JY: Do you follow any style icons? Does belly dancing influence your style at all?

NS: I would say belly dancing influences the jewelry I tend to wear. I love that tribal, bohemian… the heavy jewelry.

JY: You wear it with your pin-up clothes?

NS: Sometimes I do. But the way I’ll style it will look like it just goes. I always have a mix of everything I like infused into my style. But the belly dancing… usually my style comes out on stage, you know, in my costume and my designs. I’m very influenced by old Hollywood actresses like Mae West. She was very curvy for her time. I’ve been kind of getting dubbed as this “Modern Day Mae” with some of my new photos. I did a photoshoot last year and I did an ode to Mae West. I kind of had the whole look of her and everything. I actually did a belly dance performance where I was Mae West on stage. She’s someone I really admire and I love the way she dresses. The dresses she wears–oh my god. She’s quite the saucy woman. But, you know, I follow styles… I’ll get inspired by that show, Mad Men. Christina Hendrix. I love the way she dresses and I always look outside of the show to see what she wears on a daily basis. I always tend to look at women who shaped like me because my waist is so small and my hips are so much larger. I’m always looking for women who have a figure like mine that I can see how they wear clothes and how their clothes look on them.


JY: Do you have any tips for other women with your body shape?

NS: I would say for me, I always dress in what is form-fitting. What I try to never do is hide my waist because I feel like my waist is the highlight on my figure. It’s small in comparison to my chest and hips. I tend to wear form-fitted shirts and skirts that are high-waisted that I can bring up or maybe accentuate with a belt. I tend to wear just a lot of pencil skirts or cigarette pants or dresses like the Ambrosia (that I wore for the #MODELIGIGI contest) that are just super elegant, sexy, and form-fitting. But it doesn’t mean that you shouldn’t try new things. I’m still trying new things–full skirts, half-circle skirts to play. I think half-circle skirts would look really nice, too, because when you look up it’ll still make your waist look smaller.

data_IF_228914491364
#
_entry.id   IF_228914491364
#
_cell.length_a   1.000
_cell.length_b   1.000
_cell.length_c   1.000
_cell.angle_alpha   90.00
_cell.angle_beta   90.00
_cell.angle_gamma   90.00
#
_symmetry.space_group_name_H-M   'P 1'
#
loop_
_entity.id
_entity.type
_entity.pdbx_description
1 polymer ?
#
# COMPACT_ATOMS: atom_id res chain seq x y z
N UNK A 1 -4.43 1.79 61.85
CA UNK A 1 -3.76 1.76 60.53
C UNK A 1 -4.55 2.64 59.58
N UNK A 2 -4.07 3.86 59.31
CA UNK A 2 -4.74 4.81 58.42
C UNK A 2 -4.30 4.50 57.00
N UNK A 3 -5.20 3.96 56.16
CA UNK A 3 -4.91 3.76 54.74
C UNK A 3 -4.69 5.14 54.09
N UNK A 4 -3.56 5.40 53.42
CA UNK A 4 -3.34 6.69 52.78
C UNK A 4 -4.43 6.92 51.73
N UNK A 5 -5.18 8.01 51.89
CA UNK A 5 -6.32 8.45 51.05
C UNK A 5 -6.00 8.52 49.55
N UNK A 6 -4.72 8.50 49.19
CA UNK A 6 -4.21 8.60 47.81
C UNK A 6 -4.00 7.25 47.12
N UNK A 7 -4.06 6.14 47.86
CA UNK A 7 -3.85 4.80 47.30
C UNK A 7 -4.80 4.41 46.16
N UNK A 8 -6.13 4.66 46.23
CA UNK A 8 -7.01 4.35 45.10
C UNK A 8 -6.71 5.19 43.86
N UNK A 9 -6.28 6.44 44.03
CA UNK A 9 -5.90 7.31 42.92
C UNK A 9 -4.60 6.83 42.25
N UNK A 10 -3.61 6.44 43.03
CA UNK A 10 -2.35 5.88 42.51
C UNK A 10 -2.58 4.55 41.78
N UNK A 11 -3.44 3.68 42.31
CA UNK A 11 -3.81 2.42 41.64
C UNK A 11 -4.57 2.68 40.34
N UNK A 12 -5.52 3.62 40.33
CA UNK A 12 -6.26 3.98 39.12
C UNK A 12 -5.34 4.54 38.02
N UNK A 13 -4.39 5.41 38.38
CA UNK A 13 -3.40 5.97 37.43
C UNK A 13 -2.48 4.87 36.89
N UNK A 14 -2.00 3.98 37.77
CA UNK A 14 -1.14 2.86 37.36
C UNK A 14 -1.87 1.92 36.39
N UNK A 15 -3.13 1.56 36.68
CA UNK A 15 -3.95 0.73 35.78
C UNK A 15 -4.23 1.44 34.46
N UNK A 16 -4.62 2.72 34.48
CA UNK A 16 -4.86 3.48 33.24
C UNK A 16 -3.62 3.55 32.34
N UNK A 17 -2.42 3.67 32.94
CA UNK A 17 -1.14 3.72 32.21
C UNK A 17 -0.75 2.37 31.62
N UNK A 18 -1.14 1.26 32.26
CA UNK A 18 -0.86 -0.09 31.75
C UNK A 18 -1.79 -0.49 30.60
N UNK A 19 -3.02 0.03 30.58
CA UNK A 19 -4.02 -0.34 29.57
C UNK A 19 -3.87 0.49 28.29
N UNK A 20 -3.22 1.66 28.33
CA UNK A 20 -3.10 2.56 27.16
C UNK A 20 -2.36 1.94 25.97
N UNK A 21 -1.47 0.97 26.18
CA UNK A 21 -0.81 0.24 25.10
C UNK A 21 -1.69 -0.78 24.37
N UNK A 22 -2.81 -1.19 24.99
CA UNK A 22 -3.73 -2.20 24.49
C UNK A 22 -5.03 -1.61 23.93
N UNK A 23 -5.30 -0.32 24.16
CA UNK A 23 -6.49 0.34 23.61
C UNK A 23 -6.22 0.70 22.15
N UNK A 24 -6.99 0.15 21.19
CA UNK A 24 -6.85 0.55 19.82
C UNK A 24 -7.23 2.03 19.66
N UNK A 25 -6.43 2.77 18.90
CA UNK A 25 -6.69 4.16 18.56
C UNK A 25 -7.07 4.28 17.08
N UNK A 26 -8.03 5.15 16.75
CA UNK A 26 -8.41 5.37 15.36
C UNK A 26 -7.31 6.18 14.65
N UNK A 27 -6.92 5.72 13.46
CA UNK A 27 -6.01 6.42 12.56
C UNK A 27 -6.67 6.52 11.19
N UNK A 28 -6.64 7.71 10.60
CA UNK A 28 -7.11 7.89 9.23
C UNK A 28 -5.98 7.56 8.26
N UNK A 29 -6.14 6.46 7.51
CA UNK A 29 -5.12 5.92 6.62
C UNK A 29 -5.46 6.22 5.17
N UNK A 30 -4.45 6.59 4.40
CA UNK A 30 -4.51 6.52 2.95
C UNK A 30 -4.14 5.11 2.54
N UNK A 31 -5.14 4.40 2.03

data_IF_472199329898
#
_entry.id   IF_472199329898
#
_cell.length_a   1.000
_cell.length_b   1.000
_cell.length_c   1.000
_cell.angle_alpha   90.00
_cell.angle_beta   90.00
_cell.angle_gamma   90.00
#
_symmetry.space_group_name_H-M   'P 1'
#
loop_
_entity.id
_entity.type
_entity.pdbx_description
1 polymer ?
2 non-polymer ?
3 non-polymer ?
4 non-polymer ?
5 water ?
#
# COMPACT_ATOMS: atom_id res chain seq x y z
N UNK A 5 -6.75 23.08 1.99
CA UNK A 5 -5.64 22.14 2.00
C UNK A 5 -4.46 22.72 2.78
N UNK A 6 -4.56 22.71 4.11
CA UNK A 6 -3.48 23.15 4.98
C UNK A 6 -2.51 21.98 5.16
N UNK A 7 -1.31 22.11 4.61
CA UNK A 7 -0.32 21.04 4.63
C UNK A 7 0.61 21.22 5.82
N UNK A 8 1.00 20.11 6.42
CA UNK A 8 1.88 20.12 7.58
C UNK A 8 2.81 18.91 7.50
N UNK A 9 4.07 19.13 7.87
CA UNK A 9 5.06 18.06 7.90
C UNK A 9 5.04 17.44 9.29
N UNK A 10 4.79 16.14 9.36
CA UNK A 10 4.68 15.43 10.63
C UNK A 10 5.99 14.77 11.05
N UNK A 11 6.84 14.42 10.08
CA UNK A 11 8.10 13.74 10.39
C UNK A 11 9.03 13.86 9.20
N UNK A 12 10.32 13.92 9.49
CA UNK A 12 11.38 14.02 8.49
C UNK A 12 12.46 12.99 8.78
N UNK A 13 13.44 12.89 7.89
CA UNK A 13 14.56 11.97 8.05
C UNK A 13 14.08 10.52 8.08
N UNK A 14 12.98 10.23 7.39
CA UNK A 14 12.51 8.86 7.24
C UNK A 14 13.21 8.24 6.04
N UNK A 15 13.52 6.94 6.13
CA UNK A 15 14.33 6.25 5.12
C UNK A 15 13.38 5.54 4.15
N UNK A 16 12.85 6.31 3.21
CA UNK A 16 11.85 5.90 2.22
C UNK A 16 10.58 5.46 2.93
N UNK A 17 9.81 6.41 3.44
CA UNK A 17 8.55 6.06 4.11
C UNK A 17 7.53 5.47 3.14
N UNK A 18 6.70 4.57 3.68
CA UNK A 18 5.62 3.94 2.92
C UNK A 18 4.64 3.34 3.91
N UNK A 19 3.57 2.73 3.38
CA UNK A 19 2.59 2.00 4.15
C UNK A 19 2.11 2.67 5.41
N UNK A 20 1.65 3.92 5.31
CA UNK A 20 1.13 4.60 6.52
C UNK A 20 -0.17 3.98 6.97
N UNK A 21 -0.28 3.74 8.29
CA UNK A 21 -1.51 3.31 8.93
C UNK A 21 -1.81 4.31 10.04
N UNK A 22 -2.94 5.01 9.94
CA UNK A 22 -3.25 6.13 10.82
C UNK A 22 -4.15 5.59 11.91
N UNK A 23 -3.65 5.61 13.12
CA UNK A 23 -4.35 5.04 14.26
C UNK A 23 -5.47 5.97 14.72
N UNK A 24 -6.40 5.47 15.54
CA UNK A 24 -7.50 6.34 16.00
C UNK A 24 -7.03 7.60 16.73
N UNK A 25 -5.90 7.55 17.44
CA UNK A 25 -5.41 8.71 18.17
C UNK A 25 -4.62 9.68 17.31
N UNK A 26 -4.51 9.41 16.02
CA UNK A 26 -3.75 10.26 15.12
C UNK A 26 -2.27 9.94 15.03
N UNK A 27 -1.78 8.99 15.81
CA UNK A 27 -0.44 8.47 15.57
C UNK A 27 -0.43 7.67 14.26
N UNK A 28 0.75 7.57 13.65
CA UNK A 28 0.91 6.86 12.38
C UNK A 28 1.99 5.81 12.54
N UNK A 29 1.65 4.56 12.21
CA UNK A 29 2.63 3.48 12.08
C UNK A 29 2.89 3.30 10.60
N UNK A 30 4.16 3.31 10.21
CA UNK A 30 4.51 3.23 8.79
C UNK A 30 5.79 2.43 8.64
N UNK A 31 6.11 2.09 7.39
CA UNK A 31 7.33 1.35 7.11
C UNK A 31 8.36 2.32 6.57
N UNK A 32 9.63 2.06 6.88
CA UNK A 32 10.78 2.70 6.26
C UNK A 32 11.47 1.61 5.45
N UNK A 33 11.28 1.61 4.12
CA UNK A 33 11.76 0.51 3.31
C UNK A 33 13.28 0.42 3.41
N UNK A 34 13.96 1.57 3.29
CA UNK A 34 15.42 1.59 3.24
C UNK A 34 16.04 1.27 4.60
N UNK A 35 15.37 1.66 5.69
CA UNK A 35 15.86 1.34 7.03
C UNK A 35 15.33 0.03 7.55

JY: What else would you like to share with our IGIGI audience?

NS: Confidence is key no matter what size you are. I think if you just own who you are and continue to work on yourself, whatever that may be… Confidence is the number-one thing to keep you happy. I think balance for me is really key in life. To keep my ego in check, to be compassionate, to stay balanced and I think being just well-rounded in all those areas–self-love comes naturally. I don’t fight that. I really try to live this “Zen” motto, I guess. That keeps me away from a lot of the negativity that the world wants to, like, shoot at me all the time and I think that way I’m just constantly working on myself. If you have self-love you have confidence, you know? It kind of comes hand-in-hand. I’m at a point in my life where I’m actually the heaviest I’ve ever been and that’s fine, but it doesn’t mean I’m not beautiful. It doesn’t mean that I can’t still model or pursue my dreams. Someone out there is going to appreciate me. So I just continue to work on myself and work on my path but continue to have the confidence all the way through. Keeps me happy.